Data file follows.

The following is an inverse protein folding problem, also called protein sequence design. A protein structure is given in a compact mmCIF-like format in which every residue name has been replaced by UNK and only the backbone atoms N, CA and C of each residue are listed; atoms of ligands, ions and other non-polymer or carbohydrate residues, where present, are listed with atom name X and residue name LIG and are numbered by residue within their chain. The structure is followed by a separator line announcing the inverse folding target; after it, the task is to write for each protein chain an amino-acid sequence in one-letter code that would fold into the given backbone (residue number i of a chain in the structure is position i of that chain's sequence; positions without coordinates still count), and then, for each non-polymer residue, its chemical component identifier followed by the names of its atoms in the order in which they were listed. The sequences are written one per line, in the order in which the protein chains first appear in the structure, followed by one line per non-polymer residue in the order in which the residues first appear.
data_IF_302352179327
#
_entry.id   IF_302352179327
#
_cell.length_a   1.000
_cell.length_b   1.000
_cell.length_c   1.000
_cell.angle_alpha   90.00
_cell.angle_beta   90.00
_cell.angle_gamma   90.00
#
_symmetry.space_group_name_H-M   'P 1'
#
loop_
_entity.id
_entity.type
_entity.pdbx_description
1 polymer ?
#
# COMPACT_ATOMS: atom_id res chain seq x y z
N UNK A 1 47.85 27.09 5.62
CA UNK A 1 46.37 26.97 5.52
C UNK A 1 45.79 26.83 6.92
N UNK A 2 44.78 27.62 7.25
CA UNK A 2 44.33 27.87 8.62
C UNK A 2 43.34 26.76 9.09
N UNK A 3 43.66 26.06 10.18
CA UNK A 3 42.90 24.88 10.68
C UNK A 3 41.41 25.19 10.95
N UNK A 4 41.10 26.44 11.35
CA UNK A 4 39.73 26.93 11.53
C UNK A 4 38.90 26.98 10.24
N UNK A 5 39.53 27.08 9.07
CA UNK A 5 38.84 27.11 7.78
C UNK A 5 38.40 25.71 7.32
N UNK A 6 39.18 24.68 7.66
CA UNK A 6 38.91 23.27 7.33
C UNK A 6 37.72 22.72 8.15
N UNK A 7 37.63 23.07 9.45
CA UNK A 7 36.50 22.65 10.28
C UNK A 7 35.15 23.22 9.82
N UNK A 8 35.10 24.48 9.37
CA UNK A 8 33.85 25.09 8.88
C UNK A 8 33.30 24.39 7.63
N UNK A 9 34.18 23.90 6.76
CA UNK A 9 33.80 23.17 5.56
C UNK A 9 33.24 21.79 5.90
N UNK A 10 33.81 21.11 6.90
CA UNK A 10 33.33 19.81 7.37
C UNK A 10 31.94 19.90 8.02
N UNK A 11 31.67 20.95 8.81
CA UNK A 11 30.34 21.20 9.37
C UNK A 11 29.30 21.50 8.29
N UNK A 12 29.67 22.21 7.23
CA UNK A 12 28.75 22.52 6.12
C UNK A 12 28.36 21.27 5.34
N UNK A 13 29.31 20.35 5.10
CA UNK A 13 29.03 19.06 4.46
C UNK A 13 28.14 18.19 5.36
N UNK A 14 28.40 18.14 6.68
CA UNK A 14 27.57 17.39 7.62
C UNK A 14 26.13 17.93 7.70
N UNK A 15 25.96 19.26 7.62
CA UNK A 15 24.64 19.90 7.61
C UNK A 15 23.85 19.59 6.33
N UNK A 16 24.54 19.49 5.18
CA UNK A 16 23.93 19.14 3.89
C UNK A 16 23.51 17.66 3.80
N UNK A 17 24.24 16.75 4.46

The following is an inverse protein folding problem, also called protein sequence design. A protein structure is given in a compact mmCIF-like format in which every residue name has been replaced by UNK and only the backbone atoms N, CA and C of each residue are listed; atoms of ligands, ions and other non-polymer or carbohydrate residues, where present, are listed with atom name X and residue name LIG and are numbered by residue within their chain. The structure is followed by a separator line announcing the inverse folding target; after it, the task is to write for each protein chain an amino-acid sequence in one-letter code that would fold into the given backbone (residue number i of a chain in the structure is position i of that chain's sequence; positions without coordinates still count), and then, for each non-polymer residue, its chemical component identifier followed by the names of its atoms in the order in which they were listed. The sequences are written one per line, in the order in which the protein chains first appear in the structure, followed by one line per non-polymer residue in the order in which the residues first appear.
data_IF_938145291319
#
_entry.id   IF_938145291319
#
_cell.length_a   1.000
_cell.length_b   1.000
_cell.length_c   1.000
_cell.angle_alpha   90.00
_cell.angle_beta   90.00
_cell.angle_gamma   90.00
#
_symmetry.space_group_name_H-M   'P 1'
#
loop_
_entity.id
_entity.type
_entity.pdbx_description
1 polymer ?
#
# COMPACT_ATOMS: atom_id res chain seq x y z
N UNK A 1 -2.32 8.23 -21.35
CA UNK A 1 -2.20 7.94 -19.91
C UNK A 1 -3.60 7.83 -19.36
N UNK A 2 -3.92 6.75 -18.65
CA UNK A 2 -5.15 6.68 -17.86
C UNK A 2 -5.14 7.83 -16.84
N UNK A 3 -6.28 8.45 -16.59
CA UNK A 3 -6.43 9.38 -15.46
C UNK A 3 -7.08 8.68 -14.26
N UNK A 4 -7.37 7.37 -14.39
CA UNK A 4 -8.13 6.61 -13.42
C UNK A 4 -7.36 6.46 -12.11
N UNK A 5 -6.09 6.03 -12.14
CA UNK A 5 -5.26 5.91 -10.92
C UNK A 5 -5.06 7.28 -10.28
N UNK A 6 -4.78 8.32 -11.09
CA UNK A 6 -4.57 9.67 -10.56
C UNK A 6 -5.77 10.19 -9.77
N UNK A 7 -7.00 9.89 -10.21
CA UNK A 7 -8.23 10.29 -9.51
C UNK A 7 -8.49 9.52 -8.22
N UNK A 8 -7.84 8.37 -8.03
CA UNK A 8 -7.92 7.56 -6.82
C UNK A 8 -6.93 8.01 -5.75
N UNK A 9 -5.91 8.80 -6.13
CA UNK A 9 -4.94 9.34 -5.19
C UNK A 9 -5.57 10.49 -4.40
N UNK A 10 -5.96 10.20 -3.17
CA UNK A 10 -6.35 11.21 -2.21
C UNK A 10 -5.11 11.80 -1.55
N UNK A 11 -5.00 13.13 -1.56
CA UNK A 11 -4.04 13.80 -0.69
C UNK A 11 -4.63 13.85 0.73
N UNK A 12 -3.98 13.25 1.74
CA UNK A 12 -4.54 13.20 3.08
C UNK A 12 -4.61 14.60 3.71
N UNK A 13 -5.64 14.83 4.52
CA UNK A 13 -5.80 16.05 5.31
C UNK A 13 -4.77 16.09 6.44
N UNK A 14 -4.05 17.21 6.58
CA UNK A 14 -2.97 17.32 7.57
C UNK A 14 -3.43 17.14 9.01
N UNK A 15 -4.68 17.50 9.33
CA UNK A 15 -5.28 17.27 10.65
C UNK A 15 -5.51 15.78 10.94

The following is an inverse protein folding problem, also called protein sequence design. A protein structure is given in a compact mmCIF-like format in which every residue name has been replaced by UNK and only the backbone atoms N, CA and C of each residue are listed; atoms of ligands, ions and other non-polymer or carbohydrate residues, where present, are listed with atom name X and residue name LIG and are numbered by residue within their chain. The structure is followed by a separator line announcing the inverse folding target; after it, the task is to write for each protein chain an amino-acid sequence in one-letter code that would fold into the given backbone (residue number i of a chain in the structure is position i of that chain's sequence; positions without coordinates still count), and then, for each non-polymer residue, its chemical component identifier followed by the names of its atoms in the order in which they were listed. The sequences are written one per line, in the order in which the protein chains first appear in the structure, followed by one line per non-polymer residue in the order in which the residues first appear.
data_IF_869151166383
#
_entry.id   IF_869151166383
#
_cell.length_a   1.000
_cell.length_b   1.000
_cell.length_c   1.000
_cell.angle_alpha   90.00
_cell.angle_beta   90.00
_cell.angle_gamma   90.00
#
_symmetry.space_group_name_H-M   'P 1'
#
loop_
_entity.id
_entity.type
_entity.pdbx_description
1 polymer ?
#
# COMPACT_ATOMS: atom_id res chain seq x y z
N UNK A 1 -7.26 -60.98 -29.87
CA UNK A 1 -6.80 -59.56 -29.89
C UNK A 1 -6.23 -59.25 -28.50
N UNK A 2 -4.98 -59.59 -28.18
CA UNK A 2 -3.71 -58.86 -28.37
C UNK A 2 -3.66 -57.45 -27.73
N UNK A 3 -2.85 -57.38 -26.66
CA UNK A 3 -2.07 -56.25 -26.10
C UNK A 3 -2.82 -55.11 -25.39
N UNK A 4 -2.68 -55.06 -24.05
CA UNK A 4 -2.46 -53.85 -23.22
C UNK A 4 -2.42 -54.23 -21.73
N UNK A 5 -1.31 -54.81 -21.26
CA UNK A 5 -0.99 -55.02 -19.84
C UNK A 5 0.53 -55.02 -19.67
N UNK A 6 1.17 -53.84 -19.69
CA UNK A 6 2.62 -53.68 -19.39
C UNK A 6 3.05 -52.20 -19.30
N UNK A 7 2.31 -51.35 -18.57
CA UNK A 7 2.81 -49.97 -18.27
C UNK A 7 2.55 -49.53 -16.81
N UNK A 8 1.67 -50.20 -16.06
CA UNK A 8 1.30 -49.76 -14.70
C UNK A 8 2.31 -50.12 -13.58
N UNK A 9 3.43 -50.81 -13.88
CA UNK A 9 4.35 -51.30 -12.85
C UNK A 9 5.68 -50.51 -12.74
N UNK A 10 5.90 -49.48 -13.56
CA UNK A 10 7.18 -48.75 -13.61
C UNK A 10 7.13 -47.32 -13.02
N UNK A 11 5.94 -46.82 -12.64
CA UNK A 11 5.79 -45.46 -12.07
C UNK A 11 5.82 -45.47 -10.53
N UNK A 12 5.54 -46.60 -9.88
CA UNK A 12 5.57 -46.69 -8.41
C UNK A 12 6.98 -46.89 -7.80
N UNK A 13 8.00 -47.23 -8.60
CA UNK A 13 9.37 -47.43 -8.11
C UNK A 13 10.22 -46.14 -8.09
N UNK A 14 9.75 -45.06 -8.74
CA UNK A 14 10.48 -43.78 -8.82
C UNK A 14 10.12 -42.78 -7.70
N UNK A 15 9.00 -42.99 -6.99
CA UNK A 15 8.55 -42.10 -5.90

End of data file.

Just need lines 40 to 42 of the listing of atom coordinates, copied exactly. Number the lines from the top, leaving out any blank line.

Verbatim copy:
N UNK A 7 37.63 23.07 9.45
CA UNK A 7 36.50 22.65 10.28
C UNK A 7 35.15 23.22 9.82